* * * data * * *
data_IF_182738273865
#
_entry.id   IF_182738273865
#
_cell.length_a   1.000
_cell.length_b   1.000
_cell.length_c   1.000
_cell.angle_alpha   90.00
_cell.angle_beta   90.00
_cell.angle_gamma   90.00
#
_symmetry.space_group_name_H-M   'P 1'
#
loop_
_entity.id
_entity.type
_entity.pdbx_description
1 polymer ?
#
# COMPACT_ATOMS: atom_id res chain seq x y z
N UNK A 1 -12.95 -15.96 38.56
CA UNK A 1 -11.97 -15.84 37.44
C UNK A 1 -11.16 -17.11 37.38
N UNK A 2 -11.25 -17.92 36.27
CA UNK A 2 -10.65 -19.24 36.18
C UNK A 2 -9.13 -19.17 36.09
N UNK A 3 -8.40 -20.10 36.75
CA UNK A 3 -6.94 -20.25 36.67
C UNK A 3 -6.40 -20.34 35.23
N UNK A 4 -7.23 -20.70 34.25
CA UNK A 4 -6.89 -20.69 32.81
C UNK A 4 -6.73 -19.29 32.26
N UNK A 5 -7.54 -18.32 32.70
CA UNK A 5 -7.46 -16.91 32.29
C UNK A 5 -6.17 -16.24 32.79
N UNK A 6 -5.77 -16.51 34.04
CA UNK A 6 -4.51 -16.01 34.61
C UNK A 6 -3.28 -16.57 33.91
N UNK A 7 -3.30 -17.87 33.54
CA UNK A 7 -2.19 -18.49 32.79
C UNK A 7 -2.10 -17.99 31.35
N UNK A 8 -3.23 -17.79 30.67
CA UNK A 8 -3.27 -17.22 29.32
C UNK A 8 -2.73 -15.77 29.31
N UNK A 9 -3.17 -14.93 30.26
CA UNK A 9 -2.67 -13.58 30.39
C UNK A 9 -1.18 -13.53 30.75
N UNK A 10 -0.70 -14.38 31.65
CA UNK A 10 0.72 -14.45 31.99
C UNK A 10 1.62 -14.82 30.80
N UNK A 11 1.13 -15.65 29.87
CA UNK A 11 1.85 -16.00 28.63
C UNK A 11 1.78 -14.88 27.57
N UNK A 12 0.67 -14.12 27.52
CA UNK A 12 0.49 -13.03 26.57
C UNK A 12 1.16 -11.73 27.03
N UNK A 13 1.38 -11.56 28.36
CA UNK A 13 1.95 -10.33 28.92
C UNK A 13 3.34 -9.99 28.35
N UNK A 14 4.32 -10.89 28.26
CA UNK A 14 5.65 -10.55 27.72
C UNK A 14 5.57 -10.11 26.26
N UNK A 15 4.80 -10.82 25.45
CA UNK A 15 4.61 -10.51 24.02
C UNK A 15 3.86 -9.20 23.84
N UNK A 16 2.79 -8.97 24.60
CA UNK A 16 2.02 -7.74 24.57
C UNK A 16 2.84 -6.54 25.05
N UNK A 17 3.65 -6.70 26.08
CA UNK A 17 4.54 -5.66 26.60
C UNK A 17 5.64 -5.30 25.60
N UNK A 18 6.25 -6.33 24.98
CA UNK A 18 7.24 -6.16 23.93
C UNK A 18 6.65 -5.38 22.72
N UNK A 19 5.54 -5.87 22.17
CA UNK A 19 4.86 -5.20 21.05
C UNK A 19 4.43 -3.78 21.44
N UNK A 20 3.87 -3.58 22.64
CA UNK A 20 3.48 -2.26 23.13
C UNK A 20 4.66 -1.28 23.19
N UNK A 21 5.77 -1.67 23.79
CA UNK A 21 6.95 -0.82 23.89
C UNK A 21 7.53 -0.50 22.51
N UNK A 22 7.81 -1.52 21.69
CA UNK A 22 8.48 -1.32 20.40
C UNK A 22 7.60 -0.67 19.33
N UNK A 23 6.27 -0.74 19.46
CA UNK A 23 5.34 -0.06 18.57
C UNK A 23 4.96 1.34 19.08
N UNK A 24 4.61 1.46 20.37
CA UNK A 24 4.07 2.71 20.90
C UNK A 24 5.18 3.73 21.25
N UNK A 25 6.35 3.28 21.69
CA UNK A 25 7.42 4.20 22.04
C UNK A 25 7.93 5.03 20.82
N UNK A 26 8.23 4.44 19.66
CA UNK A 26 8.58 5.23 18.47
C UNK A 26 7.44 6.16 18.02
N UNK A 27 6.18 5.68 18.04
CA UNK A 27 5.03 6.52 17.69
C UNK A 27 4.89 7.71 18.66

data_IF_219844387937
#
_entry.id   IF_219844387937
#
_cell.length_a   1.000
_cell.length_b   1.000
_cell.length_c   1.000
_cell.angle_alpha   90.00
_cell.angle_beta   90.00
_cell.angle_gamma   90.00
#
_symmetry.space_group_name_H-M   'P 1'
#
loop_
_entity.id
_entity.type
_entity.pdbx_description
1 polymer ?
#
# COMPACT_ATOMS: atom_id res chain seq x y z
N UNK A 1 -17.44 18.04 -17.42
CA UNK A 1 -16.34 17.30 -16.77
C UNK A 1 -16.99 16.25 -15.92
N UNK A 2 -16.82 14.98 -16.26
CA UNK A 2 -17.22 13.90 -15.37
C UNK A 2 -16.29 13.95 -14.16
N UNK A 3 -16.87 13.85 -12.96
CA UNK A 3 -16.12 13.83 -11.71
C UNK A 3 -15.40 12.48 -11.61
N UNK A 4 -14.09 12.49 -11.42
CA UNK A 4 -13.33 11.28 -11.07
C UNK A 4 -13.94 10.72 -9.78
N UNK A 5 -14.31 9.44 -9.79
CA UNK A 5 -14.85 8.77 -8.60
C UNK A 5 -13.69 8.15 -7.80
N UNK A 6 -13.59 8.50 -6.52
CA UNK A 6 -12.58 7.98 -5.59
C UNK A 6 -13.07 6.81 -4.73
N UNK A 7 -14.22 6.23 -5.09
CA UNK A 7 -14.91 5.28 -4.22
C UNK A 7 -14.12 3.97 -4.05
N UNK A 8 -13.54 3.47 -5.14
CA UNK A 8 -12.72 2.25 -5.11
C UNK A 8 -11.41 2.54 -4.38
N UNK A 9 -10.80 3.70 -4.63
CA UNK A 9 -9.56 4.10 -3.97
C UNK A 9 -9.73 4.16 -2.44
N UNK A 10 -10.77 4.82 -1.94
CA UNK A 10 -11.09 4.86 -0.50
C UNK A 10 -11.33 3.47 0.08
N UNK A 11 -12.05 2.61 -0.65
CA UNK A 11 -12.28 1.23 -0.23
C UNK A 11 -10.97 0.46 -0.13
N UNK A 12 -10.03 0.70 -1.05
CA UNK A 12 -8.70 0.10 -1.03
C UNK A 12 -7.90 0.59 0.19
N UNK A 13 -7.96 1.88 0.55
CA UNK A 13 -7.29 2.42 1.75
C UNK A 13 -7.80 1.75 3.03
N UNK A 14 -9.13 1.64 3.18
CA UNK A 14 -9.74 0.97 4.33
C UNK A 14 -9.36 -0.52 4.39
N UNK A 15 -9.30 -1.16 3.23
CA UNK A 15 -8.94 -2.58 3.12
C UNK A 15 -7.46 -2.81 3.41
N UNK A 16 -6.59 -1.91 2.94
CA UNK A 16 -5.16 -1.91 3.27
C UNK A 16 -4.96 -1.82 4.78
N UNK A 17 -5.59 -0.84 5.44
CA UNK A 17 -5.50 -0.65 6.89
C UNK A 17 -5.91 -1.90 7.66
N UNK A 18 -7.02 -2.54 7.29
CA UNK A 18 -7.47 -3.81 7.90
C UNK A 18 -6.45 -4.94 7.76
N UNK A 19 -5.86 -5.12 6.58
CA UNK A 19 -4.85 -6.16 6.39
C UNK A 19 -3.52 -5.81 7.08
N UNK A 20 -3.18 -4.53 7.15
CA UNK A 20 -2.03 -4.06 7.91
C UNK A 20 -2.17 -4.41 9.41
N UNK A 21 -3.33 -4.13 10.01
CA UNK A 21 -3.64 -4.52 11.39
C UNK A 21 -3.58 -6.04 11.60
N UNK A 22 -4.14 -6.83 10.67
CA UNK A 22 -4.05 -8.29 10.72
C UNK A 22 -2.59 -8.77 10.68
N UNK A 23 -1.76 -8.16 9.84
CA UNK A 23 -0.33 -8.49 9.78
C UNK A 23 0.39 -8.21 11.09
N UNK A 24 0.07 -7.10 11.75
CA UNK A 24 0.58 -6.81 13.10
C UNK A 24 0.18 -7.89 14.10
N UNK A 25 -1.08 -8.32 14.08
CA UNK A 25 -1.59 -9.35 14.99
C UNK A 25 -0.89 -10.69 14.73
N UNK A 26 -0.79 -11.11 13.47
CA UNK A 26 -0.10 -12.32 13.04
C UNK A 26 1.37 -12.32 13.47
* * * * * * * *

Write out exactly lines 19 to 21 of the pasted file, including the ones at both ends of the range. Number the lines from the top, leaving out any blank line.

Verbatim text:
#
# COMPACT_ATOMS: atom_id res chain seq x y z
N UNK A 1 -12.95 -15.96 38.56